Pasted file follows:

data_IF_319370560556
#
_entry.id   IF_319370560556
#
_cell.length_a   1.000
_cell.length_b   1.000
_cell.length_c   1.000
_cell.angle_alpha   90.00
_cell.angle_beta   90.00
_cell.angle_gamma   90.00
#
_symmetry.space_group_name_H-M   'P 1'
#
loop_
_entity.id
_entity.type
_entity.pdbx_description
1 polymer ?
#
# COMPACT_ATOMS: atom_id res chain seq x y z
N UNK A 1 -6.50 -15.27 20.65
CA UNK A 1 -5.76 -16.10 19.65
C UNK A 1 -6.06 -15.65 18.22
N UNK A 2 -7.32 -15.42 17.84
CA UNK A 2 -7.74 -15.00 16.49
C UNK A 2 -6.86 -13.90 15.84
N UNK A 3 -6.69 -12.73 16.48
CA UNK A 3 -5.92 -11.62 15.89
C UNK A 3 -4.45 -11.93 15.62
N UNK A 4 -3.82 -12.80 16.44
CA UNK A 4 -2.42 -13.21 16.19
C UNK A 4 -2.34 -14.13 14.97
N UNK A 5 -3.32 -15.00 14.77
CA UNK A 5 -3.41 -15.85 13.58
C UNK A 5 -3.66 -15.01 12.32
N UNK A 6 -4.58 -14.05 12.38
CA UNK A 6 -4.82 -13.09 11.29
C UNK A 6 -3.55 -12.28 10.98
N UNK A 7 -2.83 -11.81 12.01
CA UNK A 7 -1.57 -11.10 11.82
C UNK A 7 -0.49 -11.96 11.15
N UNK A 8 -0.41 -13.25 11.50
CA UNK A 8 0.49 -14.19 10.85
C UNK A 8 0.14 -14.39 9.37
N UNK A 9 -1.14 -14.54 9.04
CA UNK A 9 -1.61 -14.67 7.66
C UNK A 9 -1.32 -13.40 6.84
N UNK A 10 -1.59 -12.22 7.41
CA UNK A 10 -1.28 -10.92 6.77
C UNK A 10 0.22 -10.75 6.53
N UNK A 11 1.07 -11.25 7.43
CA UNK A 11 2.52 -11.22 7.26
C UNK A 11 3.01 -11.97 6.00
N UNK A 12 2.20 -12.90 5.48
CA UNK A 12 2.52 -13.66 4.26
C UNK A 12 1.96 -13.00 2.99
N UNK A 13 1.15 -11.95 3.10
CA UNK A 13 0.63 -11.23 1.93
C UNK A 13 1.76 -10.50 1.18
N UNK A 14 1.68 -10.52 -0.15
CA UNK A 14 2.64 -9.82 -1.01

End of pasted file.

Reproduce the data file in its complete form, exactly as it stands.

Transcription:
data_IF_319370560556
#
_entry.id   IF_319370560556
#
_cell.length_a   1.000
_cell.length_b   1.000
_cell.length_c   1.000
_cell.angle_alpha   90.00
_cell.angle_beta   90.00
_cell.angle_gamma   90.00
#
_symmetry.space_group_name_H-M   'P 1'
#
loop_
_entity.id
_entity.type
_entity.pdbx_description
1 polymer ?
#
# COMPACT_ATOMS: atom_id res chain seq x y z
N UNK A 1 -6.50 -15.27 20.65
CA UNK A 1 -5.76 -16.10 19.65
C UNK A 1 -6.06 -15.65 18.22
N UNK A 2 -7.32 -15.42 17.84
CA UNK A 2 -7.74 -15.00 16.49
C UNK A 2 -6.86 -13.90 15.84
N UNK A 3 -6.69 -12.73 16.48
CA UNK A 3 -5.92 -11.62 15.89
C UNK A 3 -4.45 -11.93 15.62
N UNK A 4 -3.82 -12.80 16.44
CA UNK A 4 -2.42 -13.21 16.19
C UNK A 4 -2.34 -14.13 14.97
N UNK A 5 -3.32 -15.00 14.77
CA UNK A 5 -3.41 -15.85 13.58
C UNK A 5 -3.66 -15.01 12.32
N UNK A 6 -4.58 -14.05 12.38
CA UNK A 6 -4.82 -13.09 11.29
C UNK A 6 -3.55 -12.28 10.98
N UNK A 7 -2.83 -11.81 12.01
CA UNK A 7 -1.57 -11.10 11.82
C UNK A 7 -0.49 -11.96 11.15
N UNK A 8 -0.41 -13.25 11.50
CA UNK A 8 0.49 -14.19 10.85
C UNK A 8 0.14 -14.39 9.37
N UNK A 9 -1.14 -14.54 9.04
CA UNK A 9 -1.61 -14.67 7.66
C UNK A 9 -1.32 -13.40 6.84
N UNK A 10 -1.59 -12.22 7.41
CA UNK A 10 -1.28 -10.92 6.77
C UNK A 10 0.22 -10.75 6.53
N UNK A 11 1.07 -11.25 7.43
CA UNK A 11 2.52 -11.22 7.26
C UNK A 11 3.01 -11.97 6.00
N UNK A 12 2.20 -12.90 5.48
CA UNK A 12 2.52 -13.66 4.26
C UNK A 12 1.96 -13.00 2.99
N UNK A 13 1.15 -11.95 3.10
CA UNK A 13 0.63 -11.23 1.93
C UNK A 13 1.76 -10.50 1.18
N UNK A 14 1.68 -10.52 -0.15
CA UNK A 14 2.64 -9.82 -1.01